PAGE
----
Andrew Youdin found that 3 Rea marks a clear divide in the distribution of low-mass planets on short-period orbits (< 50 days) around Sun-like stars (Youdin 2011). Planets of this approximate radius are extremely rare on periods shorter than 7 days, whereas both smaller and larger planets are plentiful in the same orbital space. Youdin interpreted this distribution as a probable result of the thermal evolution of H/He envelopes around low-mass planets that migrate to the immediate vicinity of their host stars. Planets of the lowest mass (less than about 8 Mea) will lose their envelopes completely, leaving bare rocky spheres smaller than 2 Rea. More massive planets with more substantial cores can sustain lightweight atmospheres against stripping, resulting in final radii larger than 3 Rea.

In a more recent analysis using a larger set of Kepler data, Subo Dong and Zhaohuan Zhu characterize the planet population within 0.75 AU of Sun-like stars. This boundary corresponds to an orbit of about 250 days, similar to the orbit of Venus (225 days). They find that planets smaller than 4 Rea have a relatively flat distribution at periods longer than 10 days, whereas planets of 4-8 Rea have a steadily increasing distribution at longer periods (Dong & Zhu 2013). In general, they observe, the relative fraction of “big planets” (those of 3 Rea or more) increases with increasing period, but the increase is most pronounced for planets smaller than 10 Rea (i.e., Saturn-size or less).

Dong and Zhu provide an illuminating overview of the cumulative frequencies of planets of all sizes in the Kepler sample. Within 0.75 AU, planets of 1-2 Rea (which they call “Earth-size”) have a frequency of 28%; those of 2-4 Rea (“super-Earth-size”) have a very similar frequency, at 25%; those of 4-8 Rea (“Neptune-size”) are far less common, at 7%; while those larger than 8 Rea (“Jupiter-size”) are the least common of all, at only 3%.

The relative abundance of dwarfs and rarity of giants has been widely observed. It is rapidly becoming a cornerstone of exoplanetary science, analogous to the abundance of lower-mass stars (M dwarfs) versus their higher-mass (O and B-type) siblings.

Alibert Y. (2013) On the radius of habitable planets. Astronomy & Astrophysics, in press.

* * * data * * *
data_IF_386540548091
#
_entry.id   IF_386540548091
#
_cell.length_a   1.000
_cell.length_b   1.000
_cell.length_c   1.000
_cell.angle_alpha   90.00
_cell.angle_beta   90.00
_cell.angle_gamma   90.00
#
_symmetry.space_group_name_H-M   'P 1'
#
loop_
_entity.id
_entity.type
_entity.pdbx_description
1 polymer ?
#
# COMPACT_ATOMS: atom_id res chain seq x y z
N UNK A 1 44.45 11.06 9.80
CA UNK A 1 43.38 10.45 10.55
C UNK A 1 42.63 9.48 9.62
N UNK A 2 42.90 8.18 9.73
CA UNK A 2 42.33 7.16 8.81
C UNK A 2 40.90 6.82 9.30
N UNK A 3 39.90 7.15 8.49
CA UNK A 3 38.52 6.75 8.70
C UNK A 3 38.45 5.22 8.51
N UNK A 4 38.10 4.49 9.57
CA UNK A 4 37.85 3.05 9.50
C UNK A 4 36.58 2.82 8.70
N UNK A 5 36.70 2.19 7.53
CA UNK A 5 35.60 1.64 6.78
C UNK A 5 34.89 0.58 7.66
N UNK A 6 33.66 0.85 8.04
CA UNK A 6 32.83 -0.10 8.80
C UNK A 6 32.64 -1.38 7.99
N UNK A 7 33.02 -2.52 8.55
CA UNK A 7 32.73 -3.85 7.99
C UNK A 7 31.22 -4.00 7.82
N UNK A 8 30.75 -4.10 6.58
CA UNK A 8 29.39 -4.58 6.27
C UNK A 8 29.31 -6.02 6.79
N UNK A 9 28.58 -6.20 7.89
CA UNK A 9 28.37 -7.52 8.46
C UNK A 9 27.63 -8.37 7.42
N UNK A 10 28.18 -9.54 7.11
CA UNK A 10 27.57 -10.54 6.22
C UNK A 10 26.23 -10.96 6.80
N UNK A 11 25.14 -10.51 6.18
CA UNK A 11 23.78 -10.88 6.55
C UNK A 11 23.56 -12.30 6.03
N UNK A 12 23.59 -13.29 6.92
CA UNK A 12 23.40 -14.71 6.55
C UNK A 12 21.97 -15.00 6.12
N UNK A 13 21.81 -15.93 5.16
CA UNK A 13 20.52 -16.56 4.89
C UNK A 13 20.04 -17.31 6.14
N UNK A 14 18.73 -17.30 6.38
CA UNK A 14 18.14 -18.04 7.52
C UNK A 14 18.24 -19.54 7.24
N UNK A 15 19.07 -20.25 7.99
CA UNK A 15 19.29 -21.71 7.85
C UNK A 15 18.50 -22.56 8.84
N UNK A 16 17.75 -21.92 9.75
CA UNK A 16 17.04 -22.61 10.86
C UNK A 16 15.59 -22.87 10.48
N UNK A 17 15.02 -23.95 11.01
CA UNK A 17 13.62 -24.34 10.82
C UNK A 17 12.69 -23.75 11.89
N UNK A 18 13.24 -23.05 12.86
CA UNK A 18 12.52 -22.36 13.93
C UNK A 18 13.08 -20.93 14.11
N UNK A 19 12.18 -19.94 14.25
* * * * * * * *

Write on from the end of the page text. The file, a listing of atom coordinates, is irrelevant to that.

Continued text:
Dragomir D, Matthews JM, Winn JN, Rowe JF, MOST Science Team (2013) New MOST photometry of the 55 Cancri system. In press. Abstract:
Dong S & Zhu Z. (2013) Fast rise of “Neptune-size” planets (4-8 Rearth) from P 10 to 250 days: Statistics of Kepler planet candidates up to 0.75 AU. Astrophysical Journal 778, 53.
Korenaga J. (2010) On the likelihood of plate tectonics on Super-Earths: Does size matter? Astrophysical Journal Letters 725, L43-L46.
Lammer H, Selsis F, Chassefiere E, Breuer D, Griessmeier J-M, Kulikov YN, et al. (2010) Geophysical and atmospheric evolution of habitable planets. Astrobiology 10, 45-68.
Lopez ED & Fortney JJ. (2013) Understanding the mass-radius relation for sub-Neptunes: Radius as a proxy for composition. In press. Abstract:
O’Neill C & Lenardic A. (2007) Geological consequences of super-sized Earths. Geophysical Research Letters 34.
Morard G, Bouchet F, Valencia D, Mazevet S, Guyot F. (2011) The melting curve of iron at extreme pressures: Implications for planetary cores. High Energy Density Physics 7, 141-144.
Petigura EA, Geoffrey MW, Howard AW. (2013) A plateau in the planet population below twice the size of Earth. Astrophysical Journal 770, 69. Abstract:
Stein C, Lowman JP, Hansen U. (2013). The influence of mantle internal heating on lithospheric mobility: Implications for super-Earths. Earth and Planetary Science Letters 361, 448-459.
Wordsworth R. (2012) Transient conditions for biogenesis on low-mass exoplanets with escaping hydrogen atmospheres. Icarus 219, 267-273.
Youdin AN. (2013) The exoplanet census: A general method applied to Kepler. Astrophysical Journal 742, 38. Abstract: